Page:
But before we concede the entire moral penthouse to "committed vegetarians" or "strong ethical vegans," we might consider that plants no more aspire to being stir-fried in a wok than a hog aspires to being peppercorn-studded in my Christmas clay pot.
Defensive carnivores always trot out the "what about the plants?" argument when they want to catch vegetarians in an inconsistency. Don't plants have a right to live out their lives and die peacefully of old age instead of being dismembered and thrown into boiling water or roasted alive? The argument often works because so many vegetarians base their choice of diet on the idea that non-human animals have just as much right to live their lives unmolested as humans do. Such a justification for not eating animals leaves you open to a barrage of attacks: "What about all the insects that die when you harvest crops that were their homes and food source? or the microorgamisms that die when you wash your lettuce? What about all the grubs and small mammals that are killed when you till the soil?," etc. etc. etc.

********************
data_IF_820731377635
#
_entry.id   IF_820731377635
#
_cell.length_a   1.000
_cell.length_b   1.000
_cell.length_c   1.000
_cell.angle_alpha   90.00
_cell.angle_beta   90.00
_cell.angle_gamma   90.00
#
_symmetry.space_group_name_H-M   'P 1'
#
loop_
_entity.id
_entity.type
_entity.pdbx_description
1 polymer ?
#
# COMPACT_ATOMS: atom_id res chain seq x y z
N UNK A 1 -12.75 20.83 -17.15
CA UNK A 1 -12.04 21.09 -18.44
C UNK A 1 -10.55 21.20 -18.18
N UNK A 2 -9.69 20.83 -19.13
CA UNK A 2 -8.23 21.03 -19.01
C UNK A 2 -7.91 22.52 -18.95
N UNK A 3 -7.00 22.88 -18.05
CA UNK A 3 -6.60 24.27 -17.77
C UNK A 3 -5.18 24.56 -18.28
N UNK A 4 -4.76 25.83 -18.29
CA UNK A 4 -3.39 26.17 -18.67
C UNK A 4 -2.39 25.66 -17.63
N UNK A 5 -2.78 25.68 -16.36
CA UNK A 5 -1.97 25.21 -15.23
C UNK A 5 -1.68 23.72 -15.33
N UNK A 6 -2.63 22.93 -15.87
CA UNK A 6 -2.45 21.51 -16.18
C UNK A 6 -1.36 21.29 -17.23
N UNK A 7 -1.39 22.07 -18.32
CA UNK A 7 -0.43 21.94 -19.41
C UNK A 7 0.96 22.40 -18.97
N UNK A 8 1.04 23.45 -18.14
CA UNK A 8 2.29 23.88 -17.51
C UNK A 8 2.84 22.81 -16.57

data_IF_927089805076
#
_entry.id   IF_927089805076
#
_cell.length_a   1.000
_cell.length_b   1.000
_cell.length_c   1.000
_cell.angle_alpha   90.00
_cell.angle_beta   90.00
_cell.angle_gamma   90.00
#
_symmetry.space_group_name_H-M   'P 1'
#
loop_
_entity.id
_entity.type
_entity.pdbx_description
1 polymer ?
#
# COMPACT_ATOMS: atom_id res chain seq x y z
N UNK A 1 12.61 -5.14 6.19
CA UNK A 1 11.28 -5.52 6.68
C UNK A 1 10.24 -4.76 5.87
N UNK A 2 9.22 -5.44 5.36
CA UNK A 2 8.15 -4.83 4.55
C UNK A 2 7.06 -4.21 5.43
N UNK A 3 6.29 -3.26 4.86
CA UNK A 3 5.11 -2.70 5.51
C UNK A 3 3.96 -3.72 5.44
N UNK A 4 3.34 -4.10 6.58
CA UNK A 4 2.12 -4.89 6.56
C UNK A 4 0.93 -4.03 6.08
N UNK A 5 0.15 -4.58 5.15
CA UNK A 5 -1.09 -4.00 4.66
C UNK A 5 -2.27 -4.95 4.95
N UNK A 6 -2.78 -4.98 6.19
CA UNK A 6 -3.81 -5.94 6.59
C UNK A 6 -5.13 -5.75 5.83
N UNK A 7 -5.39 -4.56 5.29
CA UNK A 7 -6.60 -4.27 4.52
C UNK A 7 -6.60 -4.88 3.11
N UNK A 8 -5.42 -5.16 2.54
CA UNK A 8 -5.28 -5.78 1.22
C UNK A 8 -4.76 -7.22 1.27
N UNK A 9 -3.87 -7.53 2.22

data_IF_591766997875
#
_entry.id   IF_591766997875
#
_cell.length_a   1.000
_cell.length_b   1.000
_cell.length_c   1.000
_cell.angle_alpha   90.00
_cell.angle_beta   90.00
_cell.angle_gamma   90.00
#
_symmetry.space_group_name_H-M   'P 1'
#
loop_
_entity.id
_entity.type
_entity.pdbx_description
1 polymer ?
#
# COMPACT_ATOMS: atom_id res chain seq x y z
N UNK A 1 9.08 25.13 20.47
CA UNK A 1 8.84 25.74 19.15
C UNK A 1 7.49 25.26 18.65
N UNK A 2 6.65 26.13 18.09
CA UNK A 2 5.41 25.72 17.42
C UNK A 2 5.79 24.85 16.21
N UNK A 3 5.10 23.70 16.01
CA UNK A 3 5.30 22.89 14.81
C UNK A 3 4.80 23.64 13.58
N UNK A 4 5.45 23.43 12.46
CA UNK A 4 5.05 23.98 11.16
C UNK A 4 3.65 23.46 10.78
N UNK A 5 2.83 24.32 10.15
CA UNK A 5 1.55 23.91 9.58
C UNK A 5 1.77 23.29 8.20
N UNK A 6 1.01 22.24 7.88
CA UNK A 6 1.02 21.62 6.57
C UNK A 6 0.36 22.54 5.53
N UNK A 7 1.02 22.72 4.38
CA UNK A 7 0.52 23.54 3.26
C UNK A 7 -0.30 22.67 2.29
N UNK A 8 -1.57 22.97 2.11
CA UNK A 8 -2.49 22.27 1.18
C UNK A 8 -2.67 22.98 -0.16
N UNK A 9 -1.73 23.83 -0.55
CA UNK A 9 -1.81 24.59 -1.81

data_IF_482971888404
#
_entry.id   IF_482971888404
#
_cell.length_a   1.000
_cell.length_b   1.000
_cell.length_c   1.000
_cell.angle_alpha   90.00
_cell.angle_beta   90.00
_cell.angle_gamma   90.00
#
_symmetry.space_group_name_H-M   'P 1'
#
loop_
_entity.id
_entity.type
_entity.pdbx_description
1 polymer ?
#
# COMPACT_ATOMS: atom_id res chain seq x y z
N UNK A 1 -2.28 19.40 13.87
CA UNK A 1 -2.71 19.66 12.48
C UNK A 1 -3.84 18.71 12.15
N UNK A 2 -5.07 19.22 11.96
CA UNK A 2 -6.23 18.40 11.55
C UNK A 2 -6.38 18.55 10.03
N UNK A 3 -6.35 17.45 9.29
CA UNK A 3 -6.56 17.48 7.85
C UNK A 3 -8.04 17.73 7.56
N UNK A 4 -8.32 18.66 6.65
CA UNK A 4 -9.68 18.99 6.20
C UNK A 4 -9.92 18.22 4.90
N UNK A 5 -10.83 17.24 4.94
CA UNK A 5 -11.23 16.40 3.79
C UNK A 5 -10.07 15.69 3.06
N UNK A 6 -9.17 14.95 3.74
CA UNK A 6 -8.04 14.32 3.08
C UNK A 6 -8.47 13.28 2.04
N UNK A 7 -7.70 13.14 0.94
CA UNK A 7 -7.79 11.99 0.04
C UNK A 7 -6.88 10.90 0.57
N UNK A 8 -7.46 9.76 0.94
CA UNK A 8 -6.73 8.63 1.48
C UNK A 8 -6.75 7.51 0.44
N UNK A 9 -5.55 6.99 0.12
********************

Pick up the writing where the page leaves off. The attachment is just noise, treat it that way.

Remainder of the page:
The problem with asking whether plants (or cows, or monkeys, or bacteria, etc.) aspire to live is that it takes too short a view. Of course they aspire to live. Everything living aspires to live; that's sort of the point. I'm not particularly looking forward to being food for worms, but that's what my carcass will end up being. I aspire to live and in order to live I need to eat other living or formerly living things. And worms need to eat too.
It's just a fact that organisms will die so that other organisms can eat. But the world is larger than me, larger than a feedlot of cows, larger than the spinach plant whose leaves I amputate to make a salad. When I decide what to eat, I can't be controlled by any individual organism's aspirations. If I'm thinking about aspirations at all, I try to keep in mind what the world (of which I am a tiny part) wants, what the world needs, in order to survive and stay healthy.